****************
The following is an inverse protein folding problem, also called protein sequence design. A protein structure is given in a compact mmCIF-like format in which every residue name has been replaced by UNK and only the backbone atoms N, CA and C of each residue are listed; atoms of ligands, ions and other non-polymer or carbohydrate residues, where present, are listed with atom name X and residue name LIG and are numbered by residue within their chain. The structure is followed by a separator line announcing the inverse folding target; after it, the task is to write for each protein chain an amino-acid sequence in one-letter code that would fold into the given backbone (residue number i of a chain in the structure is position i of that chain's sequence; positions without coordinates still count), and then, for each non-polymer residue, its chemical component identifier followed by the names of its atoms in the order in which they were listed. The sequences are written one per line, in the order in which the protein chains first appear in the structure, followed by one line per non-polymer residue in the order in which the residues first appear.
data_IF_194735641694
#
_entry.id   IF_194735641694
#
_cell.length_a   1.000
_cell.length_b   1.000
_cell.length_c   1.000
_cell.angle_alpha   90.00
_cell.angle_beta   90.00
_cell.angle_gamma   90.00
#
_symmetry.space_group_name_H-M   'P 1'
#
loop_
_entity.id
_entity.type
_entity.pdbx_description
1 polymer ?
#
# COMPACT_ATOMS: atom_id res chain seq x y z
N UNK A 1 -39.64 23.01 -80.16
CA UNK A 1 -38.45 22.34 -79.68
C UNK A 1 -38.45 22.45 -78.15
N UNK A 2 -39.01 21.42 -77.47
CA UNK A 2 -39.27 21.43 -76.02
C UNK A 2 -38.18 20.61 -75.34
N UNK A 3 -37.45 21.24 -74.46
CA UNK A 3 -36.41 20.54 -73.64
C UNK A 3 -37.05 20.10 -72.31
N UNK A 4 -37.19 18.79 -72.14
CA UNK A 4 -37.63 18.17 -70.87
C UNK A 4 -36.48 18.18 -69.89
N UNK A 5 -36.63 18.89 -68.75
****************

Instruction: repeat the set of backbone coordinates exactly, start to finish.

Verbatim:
The following is an inverse protein folding problem, also called protein sequence design. A protein structure is given in a compact mmCIF-like format in which every residue name has been replaced by UNK and only the backbone atoms N, CA and C of each residue are listed; atoms of ligands, ions and other non-polymer or carbohydrate residues, where present, are listed with atom name X and residue name LIG and are numbered by residue within their chain. The structure is followed by a separator line announcing the inverse folding target; after it, the task is to write for each protein chain an amino-acid sequence in one-letter code that would fold into the given backbone (residue number i of a chain in the structure is position i of that chain's sequence; positions without coordinates still count), and then, for each non-polymer residue, its chemical component identifier followed by the names of its atoms in the order in which they were listed. The sequences are written one per line, in the order in which the protein chains first appear in the structure, followed by one line per non-polymer residue in the order in which the residues first appear.
data_IF_194735641694
#
_entry.id   IF_194735641694
#
_cell.length_a   1.000
_cell.length_b   1.000
_cell.length_c   1.000
_cell.angle_alpha   90.00
_cell.angle_beta   90.00
_cell.angle_gamma   90.00
#
_symmetry.space_group_name_H-M   'P 1'
#
loop_
_entity.id
_entity.type
_entity.pdbx_description
1 polymer ?
#
# COMPACT_ATOMS: atom_id res chain seq x y z
N UNK A 1 -39.64 23.01 -80.16
CA UNK A 1 -38.45 22.34 -79.68
C UNK A 1 -38.45 22.45 -78.15
N UNK A 2 -39.01 21.42 -77.47
CA UNK A 2 -39.27 21.43 -76.02
C UNK A 2 -38.18 20.61 -75.34
N UNK A 3 -37.45 21.24 -74.46
CA UNK A 3 -36.41 20.54 -73.64
C UNK A 3 -37.05 20.10 -72.31
N UNK A 4 -37.19 18.79 -72.14
CA UNK A 4 -37.63 18.17 -70.87
C UNK A 4 -36.48 18.18 -69.89
N UNK A 5 -36.63 18.89 -68.75